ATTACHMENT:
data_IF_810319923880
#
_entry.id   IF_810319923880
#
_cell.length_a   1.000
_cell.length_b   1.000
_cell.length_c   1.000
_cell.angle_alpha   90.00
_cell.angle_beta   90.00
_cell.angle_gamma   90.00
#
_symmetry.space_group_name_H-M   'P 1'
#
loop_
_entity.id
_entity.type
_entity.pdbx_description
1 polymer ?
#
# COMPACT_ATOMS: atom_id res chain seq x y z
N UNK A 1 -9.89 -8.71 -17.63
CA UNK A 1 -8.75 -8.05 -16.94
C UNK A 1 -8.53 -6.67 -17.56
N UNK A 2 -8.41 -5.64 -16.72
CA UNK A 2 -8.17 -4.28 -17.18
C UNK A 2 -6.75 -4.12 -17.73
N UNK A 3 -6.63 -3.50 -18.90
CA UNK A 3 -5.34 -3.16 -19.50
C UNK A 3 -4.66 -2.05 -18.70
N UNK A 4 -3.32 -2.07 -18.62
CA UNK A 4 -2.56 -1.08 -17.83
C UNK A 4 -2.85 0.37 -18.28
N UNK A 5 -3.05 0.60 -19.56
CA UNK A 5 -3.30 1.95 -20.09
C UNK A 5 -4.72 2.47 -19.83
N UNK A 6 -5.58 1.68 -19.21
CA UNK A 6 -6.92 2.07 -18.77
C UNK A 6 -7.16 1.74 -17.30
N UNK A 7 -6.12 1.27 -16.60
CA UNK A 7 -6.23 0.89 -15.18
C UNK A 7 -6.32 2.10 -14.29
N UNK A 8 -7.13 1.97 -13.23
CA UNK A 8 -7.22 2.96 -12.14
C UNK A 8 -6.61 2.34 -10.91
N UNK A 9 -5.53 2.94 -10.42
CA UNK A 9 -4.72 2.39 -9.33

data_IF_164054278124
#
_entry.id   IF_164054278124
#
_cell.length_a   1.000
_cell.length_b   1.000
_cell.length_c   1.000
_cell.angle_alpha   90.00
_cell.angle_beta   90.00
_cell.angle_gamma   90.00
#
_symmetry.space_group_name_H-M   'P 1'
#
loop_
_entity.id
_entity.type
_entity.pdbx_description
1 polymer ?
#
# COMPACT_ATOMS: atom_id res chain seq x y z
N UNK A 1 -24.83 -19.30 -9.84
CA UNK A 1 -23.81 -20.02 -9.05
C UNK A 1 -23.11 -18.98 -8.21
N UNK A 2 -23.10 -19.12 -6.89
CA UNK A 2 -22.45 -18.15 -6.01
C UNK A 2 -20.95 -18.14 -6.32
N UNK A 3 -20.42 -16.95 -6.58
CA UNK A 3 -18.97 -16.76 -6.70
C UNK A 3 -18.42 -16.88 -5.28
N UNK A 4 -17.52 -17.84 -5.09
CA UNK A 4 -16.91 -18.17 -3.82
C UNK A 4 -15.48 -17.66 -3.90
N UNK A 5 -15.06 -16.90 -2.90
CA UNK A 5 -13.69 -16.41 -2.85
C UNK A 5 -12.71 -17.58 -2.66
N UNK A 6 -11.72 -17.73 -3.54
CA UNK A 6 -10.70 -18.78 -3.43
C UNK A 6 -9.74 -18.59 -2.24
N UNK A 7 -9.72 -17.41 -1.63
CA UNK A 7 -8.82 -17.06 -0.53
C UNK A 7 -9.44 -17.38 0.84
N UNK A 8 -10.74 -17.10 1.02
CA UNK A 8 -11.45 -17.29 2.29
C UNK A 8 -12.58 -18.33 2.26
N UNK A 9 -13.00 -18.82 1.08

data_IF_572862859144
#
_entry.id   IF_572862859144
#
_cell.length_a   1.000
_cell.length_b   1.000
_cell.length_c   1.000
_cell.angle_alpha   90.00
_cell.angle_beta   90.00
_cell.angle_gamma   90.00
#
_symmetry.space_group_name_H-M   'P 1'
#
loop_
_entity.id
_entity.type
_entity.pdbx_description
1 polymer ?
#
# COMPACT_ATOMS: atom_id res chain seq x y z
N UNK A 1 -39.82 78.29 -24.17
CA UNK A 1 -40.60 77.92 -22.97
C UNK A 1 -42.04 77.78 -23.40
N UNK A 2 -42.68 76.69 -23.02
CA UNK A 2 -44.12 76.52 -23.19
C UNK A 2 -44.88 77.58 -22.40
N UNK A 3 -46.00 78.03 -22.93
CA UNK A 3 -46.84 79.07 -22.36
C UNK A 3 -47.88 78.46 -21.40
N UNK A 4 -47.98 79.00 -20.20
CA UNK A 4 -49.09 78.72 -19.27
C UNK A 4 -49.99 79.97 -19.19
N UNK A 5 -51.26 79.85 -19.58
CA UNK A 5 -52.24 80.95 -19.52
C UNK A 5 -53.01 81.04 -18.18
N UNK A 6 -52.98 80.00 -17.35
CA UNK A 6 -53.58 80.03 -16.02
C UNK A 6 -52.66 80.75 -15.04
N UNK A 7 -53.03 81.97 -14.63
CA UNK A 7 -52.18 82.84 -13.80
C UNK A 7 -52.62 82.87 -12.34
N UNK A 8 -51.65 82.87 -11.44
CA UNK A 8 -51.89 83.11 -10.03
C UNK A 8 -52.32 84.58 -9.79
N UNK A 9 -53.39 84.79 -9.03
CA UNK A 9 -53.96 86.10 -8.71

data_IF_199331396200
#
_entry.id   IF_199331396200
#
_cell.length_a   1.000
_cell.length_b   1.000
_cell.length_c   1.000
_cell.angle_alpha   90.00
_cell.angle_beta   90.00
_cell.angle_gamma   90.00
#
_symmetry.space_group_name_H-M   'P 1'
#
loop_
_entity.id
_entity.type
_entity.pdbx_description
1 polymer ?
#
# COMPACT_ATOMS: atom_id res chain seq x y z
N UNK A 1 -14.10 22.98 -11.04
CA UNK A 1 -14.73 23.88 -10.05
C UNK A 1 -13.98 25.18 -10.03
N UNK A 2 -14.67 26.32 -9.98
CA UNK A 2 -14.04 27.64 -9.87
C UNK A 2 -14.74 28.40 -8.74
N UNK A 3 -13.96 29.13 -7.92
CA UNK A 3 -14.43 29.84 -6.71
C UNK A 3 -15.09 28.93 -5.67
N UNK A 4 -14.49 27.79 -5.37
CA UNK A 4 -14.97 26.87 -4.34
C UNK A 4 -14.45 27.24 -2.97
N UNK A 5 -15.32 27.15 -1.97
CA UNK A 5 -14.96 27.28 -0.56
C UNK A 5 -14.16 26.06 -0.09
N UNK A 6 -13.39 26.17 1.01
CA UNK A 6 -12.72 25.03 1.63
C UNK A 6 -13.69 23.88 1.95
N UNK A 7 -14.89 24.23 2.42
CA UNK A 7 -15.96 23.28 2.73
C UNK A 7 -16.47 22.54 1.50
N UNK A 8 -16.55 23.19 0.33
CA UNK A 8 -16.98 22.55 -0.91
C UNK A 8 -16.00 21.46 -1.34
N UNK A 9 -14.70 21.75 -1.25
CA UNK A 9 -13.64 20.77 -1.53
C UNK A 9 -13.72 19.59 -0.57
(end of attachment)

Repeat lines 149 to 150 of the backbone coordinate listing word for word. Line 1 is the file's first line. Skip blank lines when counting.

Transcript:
_symmetry.space_group_name_H-M   'P 1'
#